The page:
• KYC helps avoid instances where users may be inadvertently linked to illegal or authorized activity, which can have financial and legal consequences.

According to Crystal Blockchain, between 2011 and 2020, a total of $7.7 billion worth of cryptocurrency has been stolen by hackers and fraudsters. Litigation to compensate users of the MtGox and Cryptopia exchanges has dragged on for more than a year, partly due to the lack of KYC procedures or users' refusal to go through them. Moreover, in case of bankruptcy and the exchange's transition to external management, it will be much easier for verified users to receive compensation.
KYC is very helpful in curbing money laundering. In 2021, money laundering through cryptocurrencies increased by 30% compared to this figure in 2020. It is the KYC procedure that has been able to help cryptocurrency exchanges curb illegal money laundering.
Identity verification simply does not exist on most DeFi platforms, which is why illegal fraudulent activity primarily takes place on them. Centralized exchanges protect themselves and their users from potential problems thanks to KYC verification.

DeFi platforms gained particular popularity in 2020-2021. In 2020, DeFi platforms experienced nearly $162 million in cryptocurrency losses, representing 31% of total thefts during the year and 335% higher than in 2019. In 2021, that figure is up another 1330%. In other words, as DeFi platforms expand, so does the theft problem. This demonstrates the need for increased security in the sector. Users of centralized exchanges suffer from theft much less frequently. This is due to KYC verification, which is now mandatory on almost all popular exchanges.

The downside of KYC

Despite its advantages, the KYC process also has a number of problems.
Essentially, all these endless attempts to "cut off the oxygen" to people who don't want to provide confidential information also contradict the ideals of the "open, peer-to-peer (p2p) and trusted intermediary-free cash system" that Nakamoto developed when creating BTC.

In addition, there are so-called vulnerabilities called "hanipots" ("honeypots"). It is the honeypots that attackers are so interested in, because with the help of information that users provide when creating an account on a centralized exchange or similar platform, you can do a lot of things. Over time, data breaches are becoming more frequent and widespread. The number of data breaches increased by more than 500% from 2005 to 2020. 80% of all data breaches in 2019 included users' personal information (e.g., name, credit card information, medical records).
All third parties, including exchanges, are at risk of data breaches.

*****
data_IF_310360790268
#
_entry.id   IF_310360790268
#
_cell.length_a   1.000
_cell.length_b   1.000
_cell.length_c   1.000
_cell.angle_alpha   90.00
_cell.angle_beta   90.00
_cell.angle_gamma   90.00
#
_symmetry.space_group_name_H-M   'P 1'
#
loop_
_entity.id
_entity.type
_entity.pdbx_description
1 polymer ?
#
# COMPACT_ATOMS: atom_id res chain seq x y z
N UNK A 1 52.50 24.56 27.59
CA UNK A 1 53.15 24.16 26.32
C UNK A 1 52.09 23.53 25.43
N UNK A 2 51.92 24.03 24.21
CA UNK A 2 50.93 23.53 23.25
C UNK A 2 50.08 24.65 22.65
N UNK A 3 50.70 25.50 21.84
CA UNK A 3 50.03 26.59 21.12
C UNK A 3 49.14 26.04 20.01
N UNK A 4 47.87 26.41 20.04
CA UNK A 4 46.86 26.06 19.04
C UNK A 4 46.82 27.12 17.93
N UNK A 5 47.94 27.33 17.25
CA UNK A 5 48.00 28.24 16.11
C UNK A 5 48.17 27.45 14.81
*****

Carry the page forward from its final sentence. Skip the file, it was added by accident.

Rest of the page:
A prime example is the Ledger hack in 2020, which resulted in the data loss of over a million email addresses and personal information. After the Ledger customer database was hacked, users faced phishing attempts, threats and extortion, including threats of violence and even murder.
What did the hackers do with this information? Some users received phishing emails asking them to "download the latest version of Ledger Live" and follow instructions to set up a "new PIN" for their wallet.

Other users received threats in which the hackers promised to use certain information and publish it in the public domain if the user did not send them $500 in BTC. There were cases when the same hackers threatened people to link their emails to "child porn sites" and portray them as "pedophiles and child molesters" if they did not send the attackers the money they demanded. Such stories have unfortunately abounded after the information was stolen. Incidents such as the Ledger hack are just examples of the consequences that can arise from data leaks from the KYC process.

Of course, one might think that if people are not willing to share personal data, then they have something to hide and their activities are illegal. However, in fact, according to statistics from a US Senate committee, BTC is used in criminal activities much less than the US dollar. With this in mind, the likelihood of even accidentally facilitating criminal activity by purchasing BTC without KYC is slim.

How does KYC affect decentralization and anonymity?

Cryptocurrency and blockchain technology is primarily so special because of its decentralization - there is no central control over the system. But here, KYC collapses the entire system as the verification merges cryptocurrency exchanges and traditional financial institutions, handing over control to a central authority. That would all be fine, but what if there is a sudden data breach? Some fans of the crypto world prefer anonymity in decentralized blockchains precisely because of the fear of losing control over their information, because, indeed, there are exchanges that have yet to create a reliable KYC system to protect user information.